Figure 2. Schematic diagram of the experimental setup in the "self" and "other" action task conditions. See text for further explanation.
Patients' performance was compared with that of healthy control subjects by using the Crawford and Howell modified one-tailed t test for significant differences in single-case studies  and with a significance threshold of P < 0.05.
Results on the experimental behavioral test are summarized in Table 1. Compared with healthy controls, NT exhibited a significant deficit of self-other differentiation over all experimental conditions (t5 = -3.48; P < 0.021). Analyses of the three experimental conditions separately revealed that NT's performance was flawless for attribution of self-generated actions, whereas he performed significantly worse than healthy controls for attribution of both synchronous, non-self-generated actions (t5 = -4.05; P < 0.008) and asynchronous, non-self-generated actions (t5 = -5.5, P < 0.001). NT's errors were therefore entirely overattributions of the experimenter's actions on non-self trials as self-generated responses. Like NT, patients DC1 and DC2 correctly attributed all self-generated actions. However, in contrast to NT, DC1 and DC2 showed no significant differences in performance relative to healthy controls on either of the non-self conditions (DC1: overall t5 = 0.12, synchronous t5 = 0.45, asynchronous t5 = -0.78; DC2: overall t5 = -0.36, synchronous t5 = -1.34, asynchronous t5 = 0.78; all P > 0.05), and each patient's performance fell within the control range for every condition.
It is evident from the range of scores (Table 1) that healthy controls and patients alike performed generally rather poorly on the synchronous non-self condition; performance differences were exposed largely in the asynchronous condition. This pattern of results suggests that the experimenter was able to control accurately the degree to which the external stimulus simulated (or did not simulate) the effect of a self-generated action.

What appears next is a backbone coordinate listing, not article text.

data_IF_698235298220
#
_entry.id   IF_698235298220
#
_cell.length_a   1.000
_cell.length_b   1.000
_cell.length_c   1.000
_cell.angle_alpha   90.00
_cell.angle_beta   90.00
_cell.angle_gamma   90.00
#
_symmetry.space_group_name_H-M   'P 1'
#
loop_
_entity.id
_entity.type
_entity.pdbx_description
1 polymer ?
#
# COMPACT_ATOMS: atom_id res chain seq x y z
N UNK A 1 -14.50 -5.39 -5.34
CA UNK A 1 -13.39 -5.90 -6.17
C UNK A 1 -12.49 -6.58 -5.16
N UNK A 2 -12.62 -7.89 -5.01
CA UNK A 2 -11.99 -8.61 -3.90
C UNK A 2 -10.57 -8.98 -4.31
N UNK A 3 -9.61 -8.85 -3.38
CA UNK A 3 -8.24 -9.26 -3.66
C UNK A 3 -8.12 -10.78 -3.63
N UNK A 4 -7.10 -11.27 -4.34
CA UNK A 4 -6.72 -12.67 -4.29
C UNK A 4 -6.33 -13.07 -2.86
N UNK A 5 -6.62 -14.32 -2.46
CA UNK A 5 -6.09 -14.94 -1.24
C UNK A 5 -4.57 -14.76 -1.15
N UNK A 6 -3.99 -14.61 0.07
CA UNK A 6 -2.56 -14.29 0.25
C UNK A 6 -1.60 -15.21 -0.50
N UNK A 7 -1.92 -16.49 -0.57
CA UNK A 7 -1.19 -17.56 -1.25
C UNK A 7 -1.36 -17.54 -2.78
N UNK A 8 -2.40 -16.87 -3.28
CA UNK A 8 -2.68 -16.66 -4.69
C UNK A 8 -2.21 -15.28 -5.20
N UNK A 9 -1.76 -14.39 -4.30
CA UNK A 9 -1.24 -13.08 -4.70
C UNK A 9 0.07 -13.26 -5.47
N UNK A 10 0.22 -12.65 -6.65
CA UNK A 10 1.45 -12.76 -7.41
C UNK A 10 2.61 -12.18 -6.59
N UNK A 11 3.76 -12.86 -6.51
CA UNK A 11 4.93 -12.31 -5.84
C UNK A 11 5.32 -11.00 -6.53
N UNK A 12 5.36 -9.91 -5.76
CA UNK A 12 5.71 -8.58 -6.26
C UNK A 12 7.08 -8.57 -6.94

Here we have shown that differentiation of the effects of one's own versus others' actions may become impaired in frontotemporal dementia associated with the C9ORF72 expansion. Indeed, the deficit of self-other differentiation appeared disproportionate to NT's otherwise relatively mild cognitive phenotype. As this patient's cognitive evolution was otherwise so indolent, we hypothesize that impaired self-other differentiation may be a key feature in the development of the complex behavioral disturbances that accompany the C9ORF72 expansion, or may to lead the development of more-typical cognitive deficits. The specificity of this finding for C9ORF72-associated frontotemporal dementia remains to be resolved. However, the present data suggest that the ability to distinguish one's own from others' actions is not comparably affected in other forms of frontotemporal dementia (including MAPT-associated disease); nor does it appear to be simply a consequence of more severe disease, as DC1 and DC2 were both substantially more cognitively impaired than was NT. Together, these findings raise the possibility that impaired self-other differentiation is a behavioral signal of C9ORF72 mutations. It is of interest that NT tended to "overattribute" others' actions to his own agency. A similar overattribution bias to self for actions of ambiguous origin has been reported both in healthy individuals [12,13] and in schizophrenia . Both healthy controls and the two patients without the C9ORF72 expansion here made self-overattribution errors in the synchronous non-self condition, but (unlike NT) were able to use the increased temporal delay in the non-self asynchronous condition to identify the external origin of the action. Although the overattribution to self of external actions may seem somewhat paradoxic in a condition such as schizophrenia with delusions of external control, it has been argued  that such a deficit might lead to an impaired ability to model one's own versus others' actions and an abnormal sense of invasion by external forces masquerading as oneself.